But the situation in the LAC region could be poised to change, depending on what happens at a meeting this week. Representatives from 13 countries and two observer countries will meet with civil society groups in Guadalajara, Mexico, to finalize a two-year action plan on implementing the LAC Principle 10 Regional Declaration. If attendees come up with a strong plan, several LAC countries will come closer to adopting a plan for improving environmental justice and public participation rights across the region.
A number of Latin American and Caribbean (LAC) countries recently took a huge step forward in ensuring environmental democracy for their citizens. At a UN Economic Commission for Latin America and the Caribbean (ECLAC) meeting in early November, these countries agreed on a road map to ensure full implementation of Principle 10 of the Rio Declaration.
Principle 10, otherwise known as the environmental democracy principle, affirms that all citizens have a say in the environmental and development decisions that directly impact them. In one of the few bright spots of the Rio+20 sustainable development conference this past June, 10 LAC countries—Ecuador, Chile, Costa Rica, Dominican Republic, Jamaica, Mexico, Panama, Paraguay, Peru, and Uruguay—adopted and publicly signed the Principle 10 Declaration. This month’s ECLAC meeting in Santiago, Chile marked the first gathering of Government representatives after this historic Declaration. Most importantly, governments adopted an agreed-upon road map defining a process to draft a Principle 10 Action Plan, which will be submitted for adoption in early April 2013.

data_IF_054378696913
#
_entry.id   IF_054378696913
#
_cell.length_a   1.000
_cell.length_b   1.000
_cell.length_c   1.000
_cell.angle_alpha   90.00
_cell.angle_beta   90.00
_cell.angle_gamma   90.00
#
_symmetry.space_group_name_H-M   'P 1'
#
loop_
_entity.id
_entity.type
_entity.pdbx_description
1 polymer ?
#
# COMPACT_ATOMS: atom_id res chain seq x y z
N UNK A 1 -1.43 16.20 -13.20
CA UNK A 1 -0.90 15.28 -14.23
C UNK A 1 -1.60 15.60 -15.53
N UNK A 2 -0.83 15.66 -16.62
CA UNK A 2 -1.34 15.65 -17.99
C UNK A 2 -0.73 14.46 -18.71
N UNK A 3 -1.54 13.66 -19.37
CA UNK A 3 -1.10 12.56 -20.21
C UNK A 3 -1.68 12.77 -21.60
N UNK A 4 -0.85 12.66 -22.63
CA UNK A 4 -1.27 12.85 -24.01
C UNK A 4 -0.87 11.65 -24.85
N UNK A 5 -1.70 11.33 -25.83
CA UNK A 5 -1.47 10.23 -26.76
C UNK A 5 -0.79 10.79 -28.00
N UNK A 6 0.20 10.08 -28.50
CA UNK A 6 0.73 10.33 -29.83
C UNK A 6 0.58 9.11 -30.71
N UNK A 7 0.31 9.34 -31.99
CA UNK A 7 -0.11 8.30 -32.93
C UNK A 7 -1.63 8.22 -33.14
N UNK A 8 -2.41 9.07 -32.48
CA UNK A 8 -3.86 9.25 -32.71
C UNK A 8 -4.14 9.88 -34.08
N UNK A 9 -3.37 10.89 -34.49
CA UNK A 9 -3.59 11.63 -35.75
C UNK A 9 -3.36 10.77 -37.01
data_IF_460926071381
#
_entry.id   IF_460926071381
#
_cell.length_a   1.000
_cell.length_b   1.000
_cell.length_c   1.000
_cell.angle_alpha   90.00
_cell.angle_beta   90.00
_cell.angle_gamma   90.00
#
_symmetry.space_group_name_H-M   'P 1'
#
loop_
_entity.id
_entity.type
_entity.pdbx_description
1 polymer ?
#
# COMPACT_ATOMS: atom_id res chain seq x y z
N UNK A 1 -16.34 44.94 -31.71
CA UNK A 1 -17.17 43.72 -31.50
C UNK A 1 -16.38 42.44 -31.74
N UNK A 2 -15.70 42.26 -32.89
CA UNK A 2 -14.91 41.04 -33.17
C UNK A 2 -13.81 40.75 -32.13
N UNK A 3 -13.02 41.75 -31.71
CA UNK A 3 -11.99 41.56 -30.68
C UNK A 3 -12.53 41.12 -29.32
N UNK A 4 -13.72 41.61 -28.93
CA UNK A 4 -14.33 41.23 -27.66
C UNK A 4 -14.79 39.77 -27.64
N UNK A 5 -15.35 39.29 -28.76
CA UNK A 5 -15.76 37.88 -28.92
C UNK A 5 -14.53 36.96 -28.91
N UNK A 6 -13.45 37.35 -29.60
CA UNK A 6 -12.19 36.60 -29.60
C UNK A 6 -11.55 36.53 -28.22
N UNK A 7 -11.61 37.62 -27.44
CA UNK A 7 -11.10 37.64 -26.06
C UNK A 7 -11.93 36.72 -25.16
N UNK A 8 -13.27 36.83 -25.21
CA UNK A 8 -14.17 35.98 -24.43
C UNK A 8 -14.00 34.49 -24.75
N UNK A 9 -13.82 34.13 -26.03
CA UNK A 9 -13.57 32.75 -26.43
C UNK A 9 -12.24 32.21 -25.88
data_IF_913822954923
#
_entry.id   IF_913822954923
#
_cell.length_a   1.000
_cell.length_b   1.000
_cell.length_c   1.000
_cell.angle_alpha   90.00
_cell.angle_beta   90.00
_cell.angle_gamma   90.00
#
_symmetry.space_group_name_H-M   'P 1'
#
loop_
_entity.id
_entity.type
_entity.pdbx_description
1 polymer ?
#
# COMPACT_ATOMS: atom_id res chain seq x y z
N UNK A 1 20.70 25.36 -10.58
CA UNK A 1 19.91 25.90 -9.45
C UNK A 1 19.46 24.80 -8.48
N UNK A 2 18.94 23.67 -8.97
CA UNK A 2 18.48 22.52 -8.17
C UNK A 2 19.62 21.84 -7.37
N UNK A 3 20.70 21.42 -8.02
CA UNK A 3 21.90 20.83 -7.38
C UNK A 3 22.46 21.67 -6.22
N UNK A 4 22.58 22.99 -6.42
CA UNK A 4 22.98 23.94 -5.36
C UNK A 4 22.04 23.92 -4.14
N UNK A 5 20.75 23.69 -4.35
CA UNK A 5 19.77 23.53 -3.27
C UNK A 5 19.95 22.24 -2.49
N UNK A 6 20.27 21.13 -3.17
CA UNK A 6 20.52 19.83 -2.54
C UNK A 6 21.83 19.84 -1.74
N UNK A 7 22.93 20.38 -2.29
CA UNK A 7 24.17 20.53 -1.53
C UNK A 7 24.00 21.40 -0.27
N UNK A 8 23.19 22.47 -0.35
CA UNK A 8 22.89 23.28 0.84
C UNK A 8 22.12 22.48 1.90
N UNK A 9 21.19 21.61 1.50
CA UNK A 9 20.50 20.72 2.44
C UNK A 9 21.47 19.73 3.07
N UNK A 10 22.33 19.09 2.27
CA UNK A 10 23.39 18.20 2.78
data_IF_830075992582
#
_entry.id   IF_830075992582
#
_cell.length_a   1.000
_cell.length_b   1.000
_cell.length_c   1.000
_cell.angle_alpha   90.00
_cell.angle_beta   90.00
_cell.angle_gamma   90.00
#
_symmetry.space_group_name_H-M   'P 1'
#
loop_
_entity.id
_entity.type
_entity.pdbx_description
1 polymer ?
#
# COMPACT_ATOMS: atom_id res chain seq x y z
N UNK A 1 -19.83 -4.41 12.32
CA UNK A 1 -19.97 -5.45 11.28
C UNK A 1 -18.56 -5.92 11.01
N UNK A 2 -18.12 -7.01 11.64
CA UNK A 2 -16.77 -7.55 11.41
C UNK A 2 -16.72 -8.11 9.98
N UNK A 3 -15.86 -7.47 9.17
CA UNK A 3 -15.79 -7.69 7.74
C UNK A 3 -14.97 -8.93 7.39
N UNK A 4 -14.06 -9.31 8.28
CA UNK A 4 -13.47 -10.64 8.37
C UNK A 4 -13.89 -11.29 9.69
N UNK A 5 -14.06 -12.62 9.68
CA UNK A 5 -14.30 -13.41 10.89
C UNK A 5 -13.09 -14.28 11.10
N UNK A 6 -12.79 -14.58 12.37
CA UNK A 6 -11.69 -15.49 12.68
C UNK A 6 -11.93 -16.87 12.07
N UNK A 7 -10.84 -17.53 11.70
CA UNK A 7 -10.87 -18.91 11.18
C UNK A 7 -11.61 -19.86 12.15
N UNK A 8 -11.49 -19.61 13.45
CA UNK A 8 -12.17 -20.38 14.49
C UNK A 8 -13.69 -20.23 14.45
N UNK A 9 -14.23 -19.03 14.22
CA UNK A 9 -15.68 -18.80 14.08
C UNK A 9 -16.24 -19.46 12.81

Consider this blog post to have been written hastily on the back of a cocktail napkin. Not really, of course, as my handwriting is increasingly poor in this digital age. But I’m in acceptance-speech mode, as WRI just won the 2012 EthicMark Award for its environmental justice film, Sunita.
This award, which I recently accepted at the Sustainable Brands London conference, is given for advertisements that “uplift the human spirit and society.” WRI tied for first place in the non-profit category, along with Ten Thousand Villages’ fantastic film, World Fair Trade Day 2011. We at WRI are incredibly thankful to the folks who honored us with this award—the World Business Academy, Ethical Markets Media, and the University of Notre Dame’s Mendoza College of Business—and I’m thrilled to be returning to Washington, D.C. with our first-ever award for communications.
While the story of winning this award is certainly a pleasure to share, it’s nothing compared to the story of creating Sunita.